TALLAHASSEE — A multibillion-dollar Manhattan development formally unwound this week after costing the state’s pension system $266 million and fueling a debate over oversight of the $113 billion fund.
The formal announcement by a group that includes Tishman Speyer Properties and BlackRock Inc., who made headlines with a $5.4 billion purchase of a sprawling property in Manhattan — at the time the largest real-estate transacting in the nation’s history — won’t have much effect on the state’s pension fund, which already wrote off its $250 million investment in the Stuyvesant Town and Peter Cooper Village, a massive apartment complex.
“This should have no bearing on us one way or the other,” said Dennis MacKee, a spokesman for the State Board of Administration, which oversees the retirement fund. “Right now, it looks like what we have on the books is what it’s likely to end up as.”
What the board has on the books is $0, after essentially conceding that the entire investment is gone.
In addition to the quarter of a billion dollars invested in the property, the SBA spent $16 million to cover costs associated with its late entry into the venture. Because the state held an equity position in the project and wasn’t a creditor, it won’t benefit from the group’s decision to turn the property over to its creditors.
MacKee said the investment was part of the state’s strategy to diversify its portfolio generally and within real estate in particular. He said the state invests largely in safe bets, but does take on some high-risk projects in search of the rewards that can follow.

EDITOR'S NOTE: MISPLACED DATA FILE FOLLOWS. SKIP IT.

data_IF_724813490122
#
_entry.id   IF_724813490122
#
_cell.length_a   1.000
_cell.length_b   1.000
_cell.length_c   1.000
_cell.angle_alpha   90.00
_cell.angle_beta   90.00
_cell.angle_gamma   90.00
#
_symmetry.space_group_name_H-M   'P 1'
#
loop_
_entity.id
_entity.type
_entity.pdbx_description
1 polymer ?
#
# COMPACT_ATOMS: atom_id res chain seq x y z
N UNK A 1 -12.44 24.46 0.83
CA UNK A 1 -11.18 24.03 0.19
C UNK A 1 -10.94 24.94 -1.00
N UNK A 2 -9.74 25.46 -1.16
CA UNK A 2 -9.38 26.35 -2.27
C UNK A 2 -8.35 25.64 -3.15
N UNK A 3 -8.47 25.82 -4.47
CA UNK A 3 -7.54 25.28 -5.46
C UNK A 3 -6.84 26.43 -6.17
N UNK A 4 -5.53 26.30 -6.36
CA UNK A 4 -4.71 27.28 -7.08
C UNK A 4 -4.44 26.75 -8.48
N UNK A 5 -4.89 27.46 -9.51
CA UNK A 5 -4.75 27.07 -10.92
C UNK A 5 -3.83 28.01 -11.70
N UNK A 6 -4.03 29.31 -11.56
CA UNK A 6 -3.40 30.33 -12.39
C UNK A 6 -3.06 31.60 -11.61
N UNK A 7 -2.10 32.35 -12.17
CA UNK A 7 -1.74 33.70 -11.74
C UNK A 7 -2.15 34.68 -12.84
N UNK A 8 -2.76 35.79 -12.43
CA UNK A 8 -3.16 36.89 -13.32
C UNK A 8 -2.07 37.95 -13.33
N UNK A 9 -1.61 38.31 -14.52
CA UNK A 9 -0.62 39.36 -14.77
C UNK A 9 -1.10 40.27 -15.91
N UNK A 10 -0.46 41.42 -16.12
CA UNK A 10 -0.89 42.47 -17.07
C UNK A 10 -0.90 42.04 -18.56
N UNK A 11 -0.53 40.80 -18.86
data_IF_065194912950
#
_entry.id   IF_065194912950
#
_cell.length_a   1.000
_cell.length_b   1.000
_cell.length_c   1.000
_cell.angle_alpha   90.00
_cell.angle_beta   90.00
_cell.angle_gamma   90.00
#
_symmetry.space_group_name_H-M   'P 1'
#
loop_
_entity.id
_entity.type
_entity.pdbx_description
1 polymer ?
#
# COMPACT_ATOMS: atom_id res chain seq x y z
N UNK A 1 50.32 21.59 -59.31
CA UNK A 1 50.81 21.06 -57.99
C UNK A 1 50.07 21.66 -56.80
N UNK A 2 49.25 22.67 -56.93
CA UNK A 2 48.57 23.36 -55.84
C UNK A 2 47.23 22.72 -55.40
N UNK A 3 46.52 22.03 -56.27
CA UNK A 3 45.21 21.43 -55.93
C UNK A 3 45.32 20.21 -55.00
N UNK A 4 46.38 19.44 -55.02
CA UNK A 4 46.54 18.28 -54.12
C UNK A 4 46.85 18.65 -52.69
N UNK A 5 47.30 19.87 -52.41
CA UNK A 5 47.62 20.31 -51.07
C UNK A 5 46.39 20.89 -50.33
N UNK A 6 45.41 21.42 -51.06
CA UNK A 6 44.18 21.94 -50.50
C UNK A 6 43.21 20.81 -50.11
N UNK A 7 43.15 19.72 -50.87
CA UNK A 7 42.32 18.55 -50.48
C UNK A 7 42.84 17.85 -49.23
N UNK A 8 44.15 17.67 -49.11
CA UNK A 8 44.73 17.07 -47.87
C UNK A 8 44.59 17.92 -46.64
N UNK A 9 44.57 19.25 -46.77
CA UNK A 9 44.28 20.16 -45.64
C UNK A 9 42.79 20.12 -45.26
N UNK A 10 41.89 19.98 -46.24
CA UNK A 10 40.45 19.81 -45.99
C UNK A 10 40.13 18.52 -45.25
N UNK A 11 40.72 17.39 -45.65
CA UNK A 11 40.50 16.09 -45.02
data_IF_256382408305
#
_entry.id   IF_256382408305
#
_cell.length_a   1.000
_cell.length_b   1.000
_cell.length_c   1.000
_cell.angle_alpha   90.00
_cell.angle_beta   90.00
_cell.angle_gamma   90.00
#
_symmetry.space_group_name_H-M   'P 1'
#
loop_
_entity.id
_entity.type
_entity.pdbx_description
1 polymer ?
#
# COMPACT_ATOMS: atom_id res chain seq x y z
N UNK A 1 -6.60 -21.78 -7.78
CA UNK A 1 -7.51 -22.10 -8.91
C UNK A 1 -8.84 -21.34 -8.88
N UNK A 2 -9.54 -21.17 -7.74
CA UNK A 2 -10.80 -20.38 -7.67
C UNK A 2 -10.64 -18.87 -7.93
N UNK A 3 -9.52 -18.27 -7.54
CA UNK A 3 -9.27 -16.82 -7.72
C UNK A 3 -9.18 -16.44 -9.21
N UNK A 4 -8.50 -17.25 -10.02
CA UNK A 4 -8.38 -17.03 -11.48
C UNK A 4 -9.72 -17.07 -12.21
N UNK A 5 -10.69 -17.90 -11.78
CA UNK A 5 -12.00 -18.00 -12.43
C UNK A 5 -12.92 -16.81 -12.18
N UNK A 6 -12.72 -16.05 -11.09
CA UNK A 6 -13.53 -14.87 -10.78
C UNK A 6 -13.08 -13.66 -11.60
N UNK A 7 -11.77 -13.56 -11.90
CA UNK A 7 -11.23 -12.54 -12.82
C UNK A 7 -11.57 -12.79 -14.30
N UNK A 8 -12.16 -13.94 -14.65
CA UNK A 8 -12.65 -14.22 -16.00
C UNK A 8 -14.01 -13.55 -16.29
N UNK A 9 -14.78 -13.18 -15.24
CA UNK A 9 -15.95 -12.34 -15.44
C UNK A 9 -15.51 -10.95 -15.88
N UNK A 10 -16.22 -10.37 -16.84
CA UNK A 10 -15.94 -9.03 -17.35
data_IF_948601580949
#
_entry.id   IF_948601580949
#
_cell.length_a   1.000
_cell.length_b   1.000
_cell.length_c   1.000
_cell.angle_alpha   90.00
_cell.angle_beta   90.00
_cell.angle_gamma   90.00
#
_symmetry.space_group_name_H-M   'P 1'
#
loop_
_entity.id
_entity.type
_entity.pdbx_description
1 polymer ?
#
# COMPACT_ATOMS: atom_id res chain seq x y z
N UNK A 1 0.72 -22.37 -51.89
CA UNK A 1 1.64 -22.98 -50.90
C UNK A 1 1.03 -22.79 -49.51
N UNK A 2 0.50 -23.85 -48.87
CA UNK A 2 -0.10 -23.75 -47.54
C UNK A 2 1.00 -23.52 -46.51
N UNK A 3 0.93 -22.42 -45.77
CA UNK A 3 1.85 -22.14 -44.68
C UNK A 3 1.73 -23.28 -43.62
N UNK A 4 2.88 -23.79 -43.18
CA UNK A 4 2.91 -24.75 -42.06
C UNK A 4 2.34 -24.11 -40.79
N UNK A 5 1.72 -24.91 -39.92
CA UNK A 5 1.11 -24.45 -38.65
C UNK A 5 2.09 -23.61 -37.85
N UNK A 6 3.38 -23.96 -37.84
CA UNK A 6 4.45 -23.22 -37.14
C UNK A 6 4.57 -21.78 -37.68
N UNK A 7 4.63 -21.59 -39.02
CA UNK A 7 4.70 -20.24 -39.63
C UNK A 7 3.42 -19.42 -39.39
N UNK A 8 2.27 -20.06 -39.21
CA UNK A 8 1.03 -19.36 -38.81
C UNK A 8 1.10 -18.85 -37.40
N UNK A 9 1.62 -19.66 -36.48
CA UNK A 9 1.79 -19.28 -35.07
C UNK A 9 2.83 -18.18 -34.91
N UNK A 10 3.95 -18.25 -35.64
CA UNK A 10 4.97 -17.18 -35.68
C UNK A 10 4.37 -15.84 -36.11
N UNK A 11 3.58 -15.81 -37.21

But the investment has also helped fuel a political battle between Attorney General Bill McCollum, a Republican running for governor, and Chief Financial Officer Alex Sink, the likely Democratic nominee for the state’s top office. The two sit with Gov. Charlie Crist, a Republican running for Senate, as trustees of the SBA.
Asked earlier this week about the project’s collapse, Sink called attention to her proposal to expand the trustee group and include more members with financial expertise.
“That’s why I’ve called for pretty serious reforms at the Tallahassee State Board of Administration and I hope that my legislation gets passed,” Sink said.
McCollum has argued that adding members to the board would require a constitutional amendment and has countered with his own proposal to instead overhaul the Investment Advisory Council, which advises the pension fund on its decisions.
“I firmly believe these changes will provide the additional oversight the trustees are seeking, in an effort to protect the financial future of all Tallahassee Florida Pension Fund participants,”